recommended amount of the sample is too fluffy for the available TGA pan, slight compacting with a

spatula may be used to contain the sample within the pan.
Additional details on sampling can be found in Reference [31].
For dry powder samples:

a) use a minimum of 1 mg of sample or the amount recommended for the instrument by the

manufacturer for the specific pan size being used, whichever is greater;

b) load samples into pan and store in a dry environment for at least 48 h prior to measurement; if

possible, load samples in a controlled environment such as a glove box or nano-hood to prevent the

airborne release of nanotubes;
c) weigh samples at an ambient temperature on a microbalance.
6.3 Sample compaction

Compaction of a powder using a press is a common method of preparation for TGA and DSC

measurements of powder samples. The effects of high pressure compaction of SWCNT samples have

[31]

been investigated and it has been found that compaction in a KBr pellet die (such as those commonly

used for the preparation of samples for infrared spectroscopy) can influence the observed oxidation

temperatures, though no effect was found on the residual mass values. Details of necessary provisions

concerning compaction are described further in B.3.
The following rules regarding sample compaction apply:
a) do not use high pressure sample compaction (e.g. with a pellet die);

b) slight compaction by low pressure pressing with a spatula is acceptable to contain the full sample

within the pan.
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ISO/TS 11308:2020(E)
7 Test method

The following procedure outlines the minimum requirements for obtaining TGA data that will allow

for a reliable characterization of CNT samples. At a minimum, this procedure should be repeated three

times for each sample. A typical run usually takes approximately 2 h, depending on the ramp rates used.

a) Calibrate the TGA instrument according to the manufacturer’s protocols to ensure the proper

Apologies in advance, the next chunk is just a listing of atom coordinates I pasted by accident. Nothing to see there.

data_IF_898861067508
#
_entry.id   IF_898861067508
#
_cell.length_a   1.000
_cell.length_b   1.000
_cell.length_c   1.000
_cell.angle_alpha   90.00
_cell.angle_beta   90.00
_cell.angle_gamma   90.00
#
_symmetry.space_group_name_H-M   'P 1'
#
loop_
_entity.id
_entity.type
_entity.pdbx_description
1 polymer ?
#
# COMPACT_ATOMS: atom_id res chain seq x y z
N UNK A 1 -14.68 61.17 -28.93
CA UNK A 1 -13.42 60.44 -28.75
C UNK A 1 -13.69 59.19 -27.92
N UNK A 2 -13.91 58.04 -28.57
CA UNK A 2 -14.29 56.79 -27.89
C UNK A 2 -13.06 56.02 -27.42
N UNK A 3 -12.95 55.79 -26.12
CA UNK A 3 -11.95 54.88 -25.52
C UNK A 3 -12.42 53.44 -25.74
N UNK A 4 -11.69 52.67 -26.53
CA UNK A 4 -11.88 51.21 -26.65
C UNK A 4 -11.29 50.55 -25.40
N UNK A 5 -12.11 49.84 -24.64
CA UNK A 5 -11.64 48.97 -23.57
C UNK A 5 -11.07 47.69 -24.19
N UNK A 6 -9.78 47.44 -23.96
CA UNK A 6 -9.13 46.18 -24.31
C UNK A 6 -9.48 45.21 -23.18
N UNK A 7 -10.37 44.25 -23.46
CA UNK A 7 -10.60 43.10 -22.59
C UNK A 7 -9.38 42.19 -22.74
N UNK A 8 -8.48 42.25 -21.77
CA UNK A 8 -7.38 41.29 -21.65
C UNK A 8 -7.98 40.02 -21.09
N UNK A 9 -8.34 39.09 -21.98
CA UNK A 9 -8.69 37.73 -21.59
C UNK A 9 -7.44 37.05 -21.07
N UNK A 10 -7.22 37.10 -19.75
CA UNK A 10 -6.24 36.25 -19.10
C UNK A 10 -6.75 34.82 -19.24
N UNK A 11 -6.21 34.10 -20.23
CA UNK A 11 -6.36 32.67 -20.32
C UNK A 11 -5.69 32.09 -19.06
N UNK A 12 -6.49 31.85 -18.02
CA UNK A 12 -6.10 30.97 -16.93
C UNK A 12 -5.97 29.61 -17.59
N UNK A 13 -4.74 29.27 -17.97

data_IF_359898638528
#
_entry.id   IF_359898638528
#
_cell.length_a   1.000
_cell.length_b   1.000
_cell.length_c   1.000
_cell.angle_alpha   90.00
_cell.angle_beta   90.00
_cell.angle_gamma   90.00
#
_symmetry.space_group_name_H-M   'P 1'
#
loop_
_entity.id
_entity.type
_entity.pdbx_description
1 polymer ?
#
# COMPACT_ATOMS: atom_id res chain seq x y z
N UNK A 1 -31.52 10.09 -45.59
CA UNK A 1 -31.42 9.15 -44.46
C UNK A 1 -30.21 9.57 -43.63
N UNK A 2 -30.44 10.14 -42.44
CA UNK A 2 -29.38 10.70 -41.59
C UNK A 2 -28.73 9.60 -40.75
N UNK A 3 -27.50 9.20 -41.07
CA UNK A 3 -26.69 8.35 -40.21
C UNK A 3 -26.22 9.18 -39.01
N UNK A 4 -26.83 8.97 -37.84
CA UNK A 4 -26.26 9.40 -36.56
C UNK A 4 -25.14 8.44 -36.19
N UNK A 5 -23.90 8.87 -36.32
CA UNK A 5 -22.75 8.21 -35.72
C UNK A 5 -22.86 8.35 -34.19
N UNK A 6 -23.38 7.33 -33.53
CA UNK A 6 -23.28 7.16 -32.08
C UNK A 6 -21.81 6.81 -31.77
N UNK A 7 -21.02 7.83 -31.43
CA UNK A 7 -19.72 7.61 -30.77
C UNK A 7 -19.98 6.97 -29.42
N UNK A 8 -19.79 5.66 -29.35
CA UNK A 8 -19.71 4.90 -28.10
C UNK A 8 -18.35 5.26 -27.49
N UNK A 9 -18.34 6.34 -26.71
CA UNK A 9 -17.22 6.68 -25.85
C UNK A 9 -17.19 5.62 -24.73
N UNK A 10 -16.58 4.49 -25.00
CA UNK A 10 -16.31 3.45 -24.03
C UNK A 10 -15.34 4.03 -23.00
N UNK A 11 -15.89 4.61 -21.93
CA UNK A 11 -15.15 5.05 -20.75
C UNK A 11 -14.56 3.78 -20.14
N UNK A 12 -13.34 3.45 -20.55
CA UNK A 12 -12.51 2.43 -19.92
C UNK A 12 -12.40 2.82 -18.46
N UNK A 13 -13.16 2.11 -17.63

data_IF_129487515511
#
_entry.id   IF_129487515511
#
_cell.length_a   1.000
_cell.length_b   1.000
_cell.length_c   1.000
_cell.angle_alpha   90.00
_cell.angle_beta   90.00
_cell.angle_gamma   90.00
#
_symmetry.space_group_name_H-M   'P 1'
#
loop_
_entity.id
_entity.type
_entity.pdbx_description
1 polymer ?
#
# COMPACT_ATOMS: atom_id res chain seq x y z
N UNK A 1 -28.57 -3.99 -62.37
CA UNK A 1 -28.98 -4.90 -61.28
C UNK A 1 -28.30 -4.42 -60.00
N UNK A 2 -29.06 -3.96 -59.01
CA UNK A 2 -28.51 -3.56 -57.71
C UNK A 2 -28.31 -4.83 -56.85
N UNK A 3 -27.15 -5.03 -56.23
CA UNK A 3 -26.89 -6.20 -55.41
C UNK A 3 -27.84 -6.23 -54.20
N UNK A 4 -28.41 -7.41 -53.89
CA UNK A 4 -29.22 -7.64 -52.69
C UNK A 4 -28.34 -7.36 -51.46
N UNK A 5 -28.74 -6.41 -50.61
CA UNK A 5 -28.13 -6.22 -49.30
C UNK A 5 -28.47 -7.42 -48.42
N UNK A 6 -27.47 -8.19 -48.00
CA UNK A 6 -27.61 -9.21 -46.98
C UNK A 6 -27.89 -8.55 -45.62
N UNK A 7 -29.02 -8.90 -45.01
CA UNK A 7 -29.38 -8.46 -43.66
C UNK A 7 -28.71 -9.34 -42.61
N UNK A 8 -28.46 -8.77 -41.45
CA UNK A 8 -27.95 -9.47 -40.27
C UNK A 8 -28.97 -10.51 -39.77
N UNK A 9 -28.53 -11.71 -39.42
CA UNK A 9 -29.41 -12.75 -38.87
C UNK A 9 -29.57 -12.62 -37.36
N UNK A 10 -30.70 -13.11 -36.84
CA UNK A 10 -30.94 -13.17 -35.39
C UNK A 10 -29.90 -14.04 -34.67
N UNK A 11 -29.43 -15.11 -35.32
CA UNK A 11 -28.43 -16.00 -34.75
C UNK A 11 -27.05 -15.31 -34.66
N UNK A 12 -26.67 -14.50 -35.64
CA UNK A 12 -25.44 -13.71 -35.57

temperature and weight measurement.

b) Prepare the TGA instrument by first taring an empty sample pan in the TGA balance. On a

microbalance, weigh and record a minimum of 1 mg of sample and transfer into the pan. If possible,

perform all weighing and transfer operations in a dry environment. The samples should be kept in

a desiccator for 48 h to remove any retained moisture. If the equipment allows it, store the loaded

pan in the same way. Alternatively, if the tare function is not available in the instrument (as may be

the case with older instrumentation), weighing the sample in a dry environment is acceptable.

c) Transfer the sample, or the loaded pan, to the TGA instrument for analysis.

d) Set the maximum temperature for the scan based on the anticipated composition of the sample and

the sample pan being used. If the sample is unknown, set the maximum temperature to 900 °C or

the highest temperature that can be used with the sample pan selected.

e) Set the temperature ramp rate to a constant rate between 1 °C/min and 10 °C/min for the entire

temperature range. Slower heating rates allow more time for reactions to occur.

NOTE 1 If there are known or suspected organic impurities in the sample, the sample can first be heated

to 120 °C with an inert gas flow and held at this temperature for 30 min prior to heating over the entire

temperature range. This additional heating step can also be used if the sample is unknown to ensure that

there is sufficient time for evolution of any organic impurities.

f) Set the gas flow rate based on the manufacturer’s recommendation for the particular TGA

instrument. If no recommendation is given, set the flow rate to no less than 100 ml/min.

NOTE 2 The flow rate needed for successful operation will be dependent on the instrument geometry. If

no flow rate is recommended by the manufacturer, the most important consideration is that the flow rate

provides an optimal burn rate of the sample while minimizing any buoyancy effects on the sample weight

determination.

NOTE 3 Air or oxygen is used as the gas for oxidative decomposition studies while an inert gas such

as nitrogen or argon is used for pyrolytic decomposition studies. Other gases can be used for different

situations.
NOTE 4 Cooling rate is instrument dependent.